Those who remember Warner Bros.’ last brush with the Arthurian legend, the 1967 glitz-and-glitter rendition of Broadway’s “Camelot,” will find a very different version of the legend in the studio’s fully animated “Quest for Camelot,” set for release in the summer of 1998. There will be no sporting jousts, no maypole dances, no fairy-tale stylization, and no Lancelot and Guinevere.
This is Camelot by way of Stonehenge.
“We intentionally went back to the early times of Camelot, prior to the pretty, shiny armor that you think of,” says the film’s producer, Dalisa Cooper Cohen. Set in 10th-century Britain, the picture’s look has been strongly influenced by early Celtic design and symbols. “Quest for Camelot” also holds the distinction of being the first Arthurian film that does not center around the character of King Arthur.
“It’s not really a story about Arthur,” Cohen notes, “but it shows the darkness that (Camelot) came from, when all the clans were warring, and how Arthur brought peace, and how the bad guy can pull it back to the dark time.”
The bad guy in question, Baron Ruber, is a character not found in Malory or Tennyson. Neither are the film’s ’90s-influenced heroes: Kayley, the daughter of a knight who is struggling for recognition in a man’s world, and Garrett, a stalwart young man who happens to be blind.
“The movie is really about the most unlikely heroes, who believe in themselves and each other and learn to work together to win the day,” Cooper says. Also in the band of questing “misfits” is a two-headed comic-relief dragon, voiced jointly by Eric Idle and Don Rickles, who are part of an only-in-animation cast that includes Cary Elwes, Jane Seymour, Gabriel Byrne, Jessica Gilsig, Jaleel White and John Gielgud.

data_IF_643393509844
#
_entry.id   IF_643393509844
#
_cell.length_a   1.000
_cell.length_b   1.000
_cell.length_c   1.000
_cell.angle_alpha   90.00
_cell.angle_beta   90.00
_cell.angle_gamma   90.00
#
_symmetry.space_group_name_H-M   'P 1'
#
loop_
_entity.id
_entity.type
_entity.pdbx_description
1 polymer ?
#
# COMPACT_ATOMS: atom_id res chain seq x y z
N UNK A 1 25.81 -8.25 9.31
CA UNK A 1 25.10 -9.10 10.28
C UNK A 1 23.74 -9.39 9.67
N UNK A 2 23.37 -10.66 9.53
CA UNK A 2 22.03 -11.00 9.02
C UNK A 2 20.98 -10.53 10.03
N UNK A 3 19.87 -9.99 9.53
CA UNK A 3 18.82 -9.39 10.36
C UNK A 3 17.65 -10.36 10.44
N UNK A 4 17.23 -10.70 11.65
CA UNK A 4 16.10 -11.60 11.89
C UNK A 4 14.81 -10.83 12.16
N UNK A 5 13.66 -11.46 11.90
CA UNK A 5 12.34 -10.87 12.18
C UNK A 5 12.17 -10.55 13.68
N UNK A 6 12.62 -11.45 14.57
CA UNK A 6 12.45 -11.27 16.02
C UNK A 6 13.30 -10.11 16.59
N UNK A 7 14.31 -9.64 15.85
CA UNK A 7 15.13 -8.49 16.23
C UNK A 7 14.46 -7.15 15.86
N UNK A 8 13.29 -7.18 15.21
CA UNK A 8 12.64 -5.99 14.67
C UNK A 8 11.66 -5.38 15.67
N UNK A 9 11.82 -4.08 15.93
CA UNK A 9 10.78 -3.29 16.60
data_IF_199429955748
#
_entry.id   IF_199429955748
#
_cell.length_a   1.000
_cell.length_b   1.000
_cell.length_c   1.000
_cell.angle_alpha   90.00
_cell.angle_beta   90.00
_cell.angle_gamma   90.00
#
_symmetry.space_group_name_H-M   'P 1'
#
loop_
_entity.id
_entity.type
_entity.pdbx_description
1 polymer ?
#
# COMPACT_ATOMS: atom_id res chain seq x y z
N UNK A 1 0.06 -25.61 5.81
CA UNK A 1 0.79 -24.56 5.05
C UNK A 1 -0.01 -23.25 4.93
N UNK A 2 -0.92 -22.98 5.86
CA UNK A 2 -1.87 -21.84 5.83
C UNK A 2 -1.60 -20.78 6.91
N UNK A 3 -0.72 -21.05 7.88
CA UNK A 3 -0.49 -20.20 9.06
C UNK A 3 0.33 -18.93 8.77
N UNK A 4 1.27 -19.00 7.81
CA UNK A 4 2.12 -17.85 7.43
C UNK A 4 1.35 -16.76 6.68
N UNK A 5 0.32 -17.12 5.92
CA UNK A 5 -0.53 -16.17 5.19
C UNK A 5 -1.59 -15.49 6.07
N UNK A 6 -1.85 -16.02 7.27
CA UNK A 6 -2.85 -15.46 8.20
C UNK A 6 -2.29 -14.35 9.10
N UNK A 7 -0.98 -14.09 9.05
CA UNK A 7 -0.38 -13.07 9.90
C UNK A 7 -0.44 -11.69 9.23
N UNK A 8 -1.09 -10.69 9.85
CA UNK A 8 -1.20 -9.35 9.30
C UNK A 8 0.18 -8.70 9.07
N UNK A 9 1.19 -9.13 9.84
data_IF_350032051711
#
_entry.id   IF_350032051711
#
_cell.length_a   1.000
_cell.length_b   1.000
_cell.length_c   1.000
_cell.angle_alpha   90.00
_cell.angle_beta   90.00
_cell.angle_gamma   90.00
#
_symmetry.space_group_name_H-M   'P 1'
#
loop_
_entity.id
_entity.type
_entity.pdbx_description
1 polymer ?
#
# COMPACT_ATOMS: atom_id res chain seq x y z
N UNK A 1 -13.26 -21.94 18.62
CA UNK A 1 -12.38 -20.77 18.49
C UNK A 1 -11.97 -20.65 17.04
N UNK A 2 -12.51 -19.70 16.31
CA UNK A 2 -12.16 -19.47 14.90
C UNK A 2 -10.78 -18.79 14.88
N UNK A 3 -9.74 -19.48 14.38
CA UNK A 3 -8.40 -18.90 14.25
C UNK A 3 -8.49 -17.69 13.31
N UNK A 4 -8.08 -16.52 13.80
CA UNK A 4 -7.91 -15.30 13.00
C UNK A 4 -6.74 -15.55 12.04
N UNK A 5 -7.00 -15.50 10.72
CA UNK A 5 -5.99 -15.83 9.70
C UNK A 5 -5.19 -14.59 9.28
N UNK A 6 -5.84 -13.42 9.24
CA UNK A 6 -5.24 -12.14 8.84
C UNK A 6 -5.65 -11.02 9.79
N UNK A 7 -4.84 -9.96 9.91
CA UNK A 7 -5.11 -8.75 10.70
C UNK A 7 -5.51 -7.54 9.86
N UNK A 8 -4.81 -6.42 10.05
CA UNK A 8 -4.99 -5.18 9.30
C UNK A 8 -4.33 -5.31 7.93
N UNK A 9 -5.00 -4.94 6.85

“Quest for Camelot,” which was supposed to be the debut production from Warner Bros. Feature Animation, but lost that status to 1996’s “Space Jam,” has gone on a transforming journey of its own since being greenlit in May 1995. The first treatment, based on Vera Chapman’s book “The King’s Damosel,” was titled “The Quest for the Grail” and centered around the search for the legendary cup used at the Last Supper. The film went into production in the fall of ’95, under the direction of “Ferngully’s” Bill Kroyer, but quickly came to a halt again when most of the studio’s artists were reassigned to “Space Jam.”
In the interim the story and script were reworked and many changes resulted, including Kroyer’s replacement by Frederik Du Chau (Kroyer is still with Warners, developing another project), and the replacement of Christopher Reeve, who initially voiced King Arthur, with Pierce Brosnan, when Reeve was no longer available to record new lines due to renewed activity as an actor and director.
The emphasis on all things Celtic resulted in composer Patrick Doyle’s being hired to do the music score, a job that included Celticizing the songs contributed by pop tunesmiths David Foster and Carol Bayer Sager.
Ultimately, the Holy Grail itself was replaced by Arthur’s sword Excalibur as the film’s central icon, in part because of the inescapable religious connotations associated with it. In the revised story, the villainous Baron Ruber (voiced and sung by Gary Oldman) seeks to capture Excalibur and benefit from its power. “The symbol of Camelot is the power of Excalibur, and that became a more interesting theme: Whoever held the sword, held the power,” states Max Howard, president of Warner Bros. Feature Animation. Even though the film’s release was bumped from November 1997 to May ’98 as a result of the delays, the studio still had to play catch-up. “We’ve really only been in full production for a year and a half,” notes Cohen. “In a lot of ways we’ve made this movie pretty quickly, quicker than I’d recommend.” Warners’ London animation facility contributed an estimated 30% of the picture.
As far as Howard is concerned, any problems the picture has had are simply byproducts of trying to build a studio from scratch while simultaneously making a film. “In three years we’ve gone from zero employees to building a team, getting a part-live-action, part-animated film out, getting a second one essentially now finished,” he states. “In terms of the competitive environment we’re in, this is an extraordinary achievement.”